Source: Ave Point

As the number of coronavirus cases in the UAE hit 98, the government has been putting more effort into blocking its spread. The Gulf nation temporarily shut down schools and educational institutions earlier this month to limit the possible transmission of COVID-19. The closure of schools is to remain intact for four weeks as per the initial announcement. More recently, the ministry called for the closure of gyms, cinemas, and theme parks. But the closure of the latter areas doesn't necessarily have a drastic effect on society as education does. 

Educators, parents, and students have been concerned over how quickly they could adapt to what's happening while ensuring no harm to the learning outcomes of the semester. The UAE has been quick to adapt to the crisis by turning to e-learning platforms and solutions in an effort to minimize the effects of the global pandemic on students. 

More recently, the UAE's Ministry of Education and Hamdan Bin Mohammed Smart University (HBMSU) has trained more than 42,000 teachers and academic staff to be well-versed in online tutoring. The training itself titled "How to be an online tutor in 24 hours" was conducted using a free e-training course as well and aims at teaching users how to use technology to manage classrooms virtually. 

More than 22,000 certificates have been issued to educators since, according to Arabian Business. 

The UAE's Minister of Education, Hussain bin Ibrahim Al Hammadi, said officials have been putting much work into making e-learning accessible, beneficial, and productive for both students and educators alike.

"Today, we are better prepared for the future, by creating a comprehensive and integrated electronic learning and training environment, which will realize the country's efforts to shift towards smart education and employ technological resources and educational competencies to serve the academic community," the minister said.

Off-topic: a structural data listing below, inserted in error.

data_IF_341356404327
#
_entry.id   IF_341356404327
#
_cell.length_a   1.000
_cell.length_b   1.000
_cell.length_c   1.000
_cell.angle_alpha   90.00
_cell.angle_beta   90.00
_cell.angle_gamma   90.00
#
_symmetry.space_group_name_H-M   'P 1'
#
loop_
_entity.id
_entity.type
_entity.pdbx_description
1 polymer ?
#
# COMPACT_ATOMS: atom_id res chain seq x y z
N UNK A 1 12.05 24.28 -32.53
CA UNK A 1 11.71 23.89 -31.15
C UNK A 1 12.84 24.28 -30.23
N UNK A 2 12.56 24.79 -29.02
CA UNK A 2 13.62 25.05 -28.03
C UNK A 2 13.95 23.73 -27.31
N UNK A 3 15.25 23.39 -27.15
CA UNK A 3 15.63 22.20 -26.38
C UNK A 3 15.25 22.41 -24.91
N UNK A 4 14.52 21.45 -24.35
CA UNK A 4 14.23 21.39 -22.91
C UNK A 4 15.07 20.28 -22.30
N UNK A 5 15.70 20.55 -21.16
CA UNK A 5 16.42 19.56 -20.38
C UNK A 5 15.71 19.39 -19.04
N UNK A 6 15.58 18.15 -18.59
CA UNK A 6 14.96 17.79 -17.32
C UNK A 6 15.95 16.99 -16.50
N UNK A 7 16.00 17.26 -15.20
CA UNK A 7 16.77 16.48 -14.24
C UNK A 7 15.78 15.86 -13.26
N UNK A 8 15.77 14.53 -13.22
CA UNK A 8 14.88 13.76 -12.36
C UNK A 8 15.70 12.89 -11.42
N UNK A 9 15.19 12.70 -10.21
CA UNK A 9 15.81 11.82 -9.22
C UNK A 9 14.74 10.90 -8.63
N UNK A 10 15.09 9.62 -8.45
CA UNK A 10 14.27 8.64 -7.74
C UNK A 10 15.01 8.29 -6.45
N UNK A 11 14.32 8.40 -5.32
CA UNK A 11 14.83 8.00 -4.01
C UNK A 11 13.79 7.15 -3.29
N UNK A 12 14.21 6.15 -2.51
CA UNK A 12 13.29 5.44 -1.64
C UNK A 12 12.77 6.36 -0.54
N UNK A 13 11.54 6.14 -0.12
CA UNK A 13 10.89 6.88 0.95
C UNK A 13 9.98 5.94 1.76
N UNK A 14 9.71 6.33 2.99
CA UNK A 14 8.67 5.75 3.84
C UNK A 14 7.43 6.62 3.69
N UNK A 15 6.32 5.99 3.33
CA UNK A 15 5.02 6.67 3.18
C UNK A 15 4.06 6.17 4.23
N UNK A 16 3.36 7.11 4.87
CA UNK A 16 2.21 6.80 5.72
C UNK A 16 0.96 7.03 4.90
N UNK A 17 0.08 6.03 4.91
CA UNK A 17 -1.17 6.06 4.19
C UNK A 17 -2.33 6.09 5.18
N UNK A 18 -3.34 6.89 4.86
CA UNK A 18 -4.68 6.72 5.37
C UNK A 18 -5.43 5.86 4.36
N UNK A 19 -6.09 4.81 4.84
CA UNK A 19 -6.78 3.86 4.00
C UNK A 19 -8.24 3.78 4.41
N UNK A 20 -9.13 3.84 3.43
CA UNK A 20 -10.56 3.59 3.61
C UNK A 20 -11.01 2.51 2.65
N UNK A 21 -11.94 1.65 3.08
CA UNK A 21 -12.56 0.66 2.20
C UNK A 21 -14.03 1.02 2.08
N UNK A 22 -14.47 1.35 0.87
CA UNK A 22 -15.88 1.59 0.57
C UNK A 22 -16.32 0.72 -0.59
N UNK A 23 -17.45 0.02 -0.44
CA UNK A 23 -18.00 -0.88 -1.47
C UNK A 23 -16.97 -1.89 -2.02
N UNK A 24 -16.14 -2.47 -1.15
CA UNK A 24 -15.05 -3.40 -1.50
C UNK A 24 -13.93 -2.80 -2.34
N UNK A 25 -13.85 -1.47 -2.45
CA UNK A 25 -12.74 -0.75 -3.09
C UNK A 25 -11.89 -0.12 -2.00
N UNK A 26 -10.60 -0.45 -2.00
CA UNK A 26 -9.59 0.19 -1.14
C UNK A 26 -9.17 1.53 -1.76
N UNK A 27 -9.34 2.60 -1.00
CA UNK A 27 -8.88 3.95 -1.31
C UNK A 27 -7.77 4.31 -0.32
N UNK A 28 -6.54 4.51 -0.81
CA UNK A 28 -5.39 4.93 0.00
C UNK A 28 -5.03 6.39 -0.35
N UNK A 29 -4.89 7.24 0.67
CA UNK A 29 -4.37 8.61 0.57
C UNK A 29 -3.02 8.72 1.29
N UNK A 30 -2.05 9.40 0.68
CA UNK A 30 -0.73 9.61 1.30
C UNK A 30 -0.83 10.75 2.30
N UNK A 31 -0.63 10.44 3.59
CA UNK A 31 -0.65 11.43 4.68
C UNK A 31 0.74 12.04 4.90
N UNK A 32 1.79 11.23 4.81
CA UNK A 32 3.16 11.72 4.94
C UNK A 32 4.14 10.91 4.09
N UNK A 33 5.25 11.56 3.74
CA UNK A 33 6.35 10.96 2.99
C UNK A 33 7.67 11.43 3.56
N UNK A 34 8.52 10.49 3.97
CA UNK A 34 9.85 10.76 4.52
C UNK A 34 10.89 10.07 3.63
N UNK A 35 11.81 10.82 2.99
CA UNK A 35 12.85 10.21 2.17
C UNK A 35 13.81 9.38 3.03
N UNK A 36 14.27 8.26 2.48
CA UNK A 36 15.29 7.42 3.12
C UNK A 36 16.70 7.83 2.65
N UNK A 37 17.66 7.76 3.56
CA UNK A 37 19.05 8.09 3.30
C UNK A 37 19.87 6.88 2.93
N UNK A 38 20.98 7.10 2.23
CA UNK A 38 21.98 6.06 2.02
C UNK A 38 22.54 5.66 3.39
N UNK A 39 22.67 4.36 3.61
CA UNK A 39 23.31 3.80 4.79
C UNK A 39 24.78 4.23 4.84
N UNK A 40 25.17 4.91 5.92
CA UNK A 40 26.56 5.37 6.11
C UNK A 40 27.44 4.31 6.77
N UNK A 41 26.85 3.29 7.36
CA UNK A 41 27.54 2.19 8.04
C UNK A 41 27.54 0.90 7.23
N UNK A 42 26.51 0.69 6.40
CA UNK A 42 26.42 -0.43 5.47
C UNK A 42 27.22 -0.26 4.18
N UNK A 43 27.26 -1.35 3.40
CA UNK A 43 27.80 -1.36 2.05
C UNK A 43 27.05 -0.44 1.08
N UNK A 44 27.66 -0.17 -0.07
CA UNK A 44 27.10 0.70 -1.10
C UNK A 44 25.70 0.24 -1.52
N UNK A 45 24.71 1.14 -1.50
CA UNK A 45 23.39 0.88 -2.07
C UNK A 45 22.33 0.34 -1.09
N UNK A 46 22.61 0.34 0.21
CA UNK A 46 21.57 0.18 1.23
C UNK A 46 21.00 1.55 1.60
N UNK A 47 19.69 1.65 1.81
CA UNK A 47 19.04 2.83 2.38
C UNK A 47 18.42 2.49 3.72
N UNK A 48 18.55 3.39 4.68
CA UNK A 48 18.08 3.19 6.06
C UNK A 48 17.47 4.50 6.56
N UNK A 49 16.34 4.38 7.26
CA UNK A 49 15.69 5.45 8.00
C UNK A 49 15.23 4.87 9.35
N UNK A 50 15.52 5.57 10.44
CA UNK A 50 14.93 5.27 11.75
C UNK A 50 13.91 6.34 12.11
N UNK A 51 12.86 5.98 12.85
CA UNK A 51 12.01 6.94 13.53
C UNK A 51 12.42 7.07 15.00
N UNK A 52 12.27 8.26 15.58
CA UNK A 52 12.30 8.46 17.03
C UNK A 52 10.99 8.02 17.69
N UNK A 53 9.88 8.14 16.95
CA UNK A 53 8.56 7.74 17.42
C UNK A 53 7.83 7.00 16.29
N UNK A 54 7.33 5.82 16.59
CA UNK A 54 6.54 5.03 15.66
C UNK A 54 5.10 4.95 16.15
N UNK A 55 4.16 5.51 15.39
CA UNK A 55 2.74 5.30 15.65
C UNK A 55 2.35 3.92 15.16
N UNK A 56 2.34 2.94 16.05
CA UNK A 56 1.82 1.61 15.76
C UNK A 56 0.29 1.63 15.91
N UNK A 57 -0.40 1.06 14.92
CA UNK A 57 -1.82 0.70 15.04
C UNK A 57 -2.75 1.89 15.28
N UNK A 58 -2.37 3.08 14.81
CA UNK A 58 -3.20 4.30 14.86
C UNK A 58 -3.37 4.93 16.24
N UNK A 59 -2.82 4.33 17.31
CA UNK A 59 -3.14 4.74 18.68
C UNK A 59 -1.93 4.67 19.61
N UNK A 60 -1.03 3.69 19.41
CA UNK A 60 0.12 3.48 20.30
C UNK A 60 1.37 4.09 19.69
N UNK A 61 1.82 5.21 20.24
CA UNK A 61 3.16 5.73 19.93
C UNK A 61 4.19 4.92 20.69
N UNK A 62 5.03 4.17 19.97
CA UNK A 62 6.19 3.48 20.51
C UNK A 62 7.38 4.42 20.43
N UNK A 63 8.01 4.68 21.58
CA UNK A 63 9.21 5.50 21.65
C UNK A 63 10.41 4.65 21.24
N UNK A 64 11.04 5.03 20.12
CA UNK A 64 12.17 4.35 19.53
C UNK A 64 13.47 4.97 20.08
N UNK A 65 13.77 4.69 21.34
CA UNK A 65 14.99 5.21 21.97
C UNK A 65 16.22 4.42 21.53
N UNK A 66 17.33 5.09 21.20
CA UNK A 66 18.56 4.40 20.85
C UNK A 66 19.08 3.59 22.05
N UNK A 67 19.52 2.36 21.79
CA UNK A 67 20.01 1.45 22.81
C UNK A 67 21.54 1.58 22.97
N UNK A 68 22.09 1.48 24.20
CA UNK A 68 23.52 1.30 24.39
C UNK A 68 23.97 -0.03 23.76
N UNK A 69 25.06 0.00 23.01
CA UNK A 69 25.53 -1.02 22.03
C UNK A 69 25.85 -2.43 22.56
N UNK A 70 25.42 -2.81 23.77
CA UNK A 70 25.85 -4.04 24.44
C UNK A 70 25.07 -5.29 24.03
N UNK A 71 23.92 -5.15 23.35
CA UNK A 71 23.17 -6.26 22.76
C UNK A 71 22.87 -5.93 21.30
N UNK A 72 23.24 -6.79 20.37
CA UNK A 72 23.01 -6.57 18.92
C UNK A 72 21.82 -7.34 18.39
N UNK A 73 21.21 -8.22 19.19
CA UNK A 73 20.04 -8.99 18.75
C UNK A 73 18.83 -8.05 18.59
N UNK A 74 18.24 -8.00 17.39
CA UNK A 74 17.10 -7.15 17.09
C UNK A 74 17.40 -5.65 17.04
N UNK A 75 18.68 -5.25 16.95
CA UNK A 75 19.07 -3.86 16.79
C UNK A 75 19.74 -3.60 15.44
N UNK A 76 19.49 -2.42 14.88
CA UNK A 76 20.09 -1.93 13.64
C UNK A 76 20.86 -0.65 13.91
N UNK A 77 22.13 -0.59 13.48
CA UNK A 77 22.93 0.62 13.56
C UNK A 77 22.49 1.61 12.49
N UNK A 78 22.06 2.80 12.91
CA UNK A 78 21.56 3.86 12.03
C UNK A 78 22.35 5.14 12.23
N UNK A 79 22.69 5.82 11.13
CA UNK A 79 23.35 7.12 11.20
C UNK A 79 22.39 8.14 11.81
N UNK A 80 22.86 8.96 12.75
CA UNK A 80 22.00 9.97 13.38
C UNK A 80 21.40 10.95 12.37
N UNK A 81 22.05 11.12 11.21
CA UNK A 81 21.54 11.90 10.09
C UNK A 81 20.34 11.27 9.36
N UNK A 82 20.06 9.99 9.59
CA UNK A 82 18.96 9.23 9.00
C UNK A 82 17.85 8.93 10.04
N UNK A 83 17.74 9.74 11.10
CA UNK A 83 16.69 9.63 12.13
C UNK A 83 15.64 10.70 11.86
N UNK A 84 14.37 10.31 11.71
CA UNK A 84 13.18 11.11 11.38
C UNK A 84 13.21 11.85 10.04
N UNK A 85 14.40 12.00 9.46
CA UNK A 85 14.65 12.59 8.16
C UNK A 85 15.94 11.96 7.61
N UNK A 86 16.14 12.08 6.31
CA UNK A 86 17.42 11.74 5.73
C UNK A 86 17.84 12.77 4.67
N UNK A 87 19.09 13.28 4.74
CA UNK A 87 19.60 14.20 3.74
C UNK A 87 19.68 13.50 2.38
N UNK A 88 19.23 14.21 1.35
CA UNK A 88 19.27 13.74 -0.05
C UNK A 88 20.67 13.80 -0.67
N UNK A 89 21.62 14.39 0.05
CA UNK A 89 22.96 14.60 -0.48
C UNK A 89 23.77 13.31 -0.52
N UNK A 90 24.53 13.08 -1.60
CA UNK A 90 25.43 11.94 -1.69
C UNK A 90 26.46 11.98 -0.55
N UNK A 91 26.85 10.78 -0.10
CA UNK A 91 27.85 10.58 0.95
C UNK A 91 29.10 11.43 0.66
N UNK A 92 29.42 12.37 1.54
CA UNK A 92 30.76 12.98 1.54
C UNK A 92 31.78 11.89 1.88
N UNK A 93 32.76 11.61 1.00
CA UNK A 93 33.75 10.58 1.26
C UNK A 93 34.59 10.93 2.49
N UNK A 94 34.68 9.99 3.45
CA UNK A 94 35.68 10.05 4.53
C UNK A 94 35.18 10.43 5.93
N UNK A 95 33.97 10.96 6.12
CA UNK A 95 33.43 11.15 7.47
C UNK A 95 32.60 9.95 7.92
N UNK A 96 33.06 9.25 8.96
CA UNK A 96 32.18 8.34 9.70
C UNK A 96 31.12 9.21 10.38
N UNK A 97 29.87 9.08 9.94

The UAE is one of the only regional nations that has been building a digital infrastructure that can support e-classrooms for a while now. The coronavirus only made them move quicker in that direction and forced them to apply it on a nation-level, which isn't necessarily a bad thing as they will learn what worked and what didn't during this period. 

An example of the efforts is "Madrasa," an Arabic e-learning platform launched under the umbrella of the Mohammed Bin Rashid Al Maktoum Global Initiatives (MBRGI) nearly two years ago. The platform offers more than 5,000 educational videos in math, science, and the Arabic language to students from kindergarten to Grade 12. 

The platform supports the Distance Learning initiative, which the Ministry of Education launched this month, by providing interactive online classroom sessions — a feature many e-learning platforms lack. 

Limitations in the Arab world

Other Arab countries have been trying to adapt to the technological world of schooling but they still have a long journey ahead of them. The region, as a whole, lags behind when it comes to online education, especially at the school level. 

The level of e-education available to students varies depending on the country where they're based. This is because "online education depends strongly on digital infrastructure, PC and Internet penetration, and connection costs, all of which vary hugely from one Arab country to another." 

The bulk of the educational process takes place in classrooms, making this period a very challenging one for many countries in the region. Students in Saudi Arabia, for example, took to Twitter earlier this month to complain about poor internet connection in their area that has impeded their access to lectures on the virtual learning platform Blackboard Learn. But it's not just internet problems; many of the education staff is not well-versed in technology and the virtual education tools and skills are not sufficient enough for productivity to remain at normal levels. 

This is, unfortunately, the case in many countries in the Arab world ... with the exception of the UAE, it seems.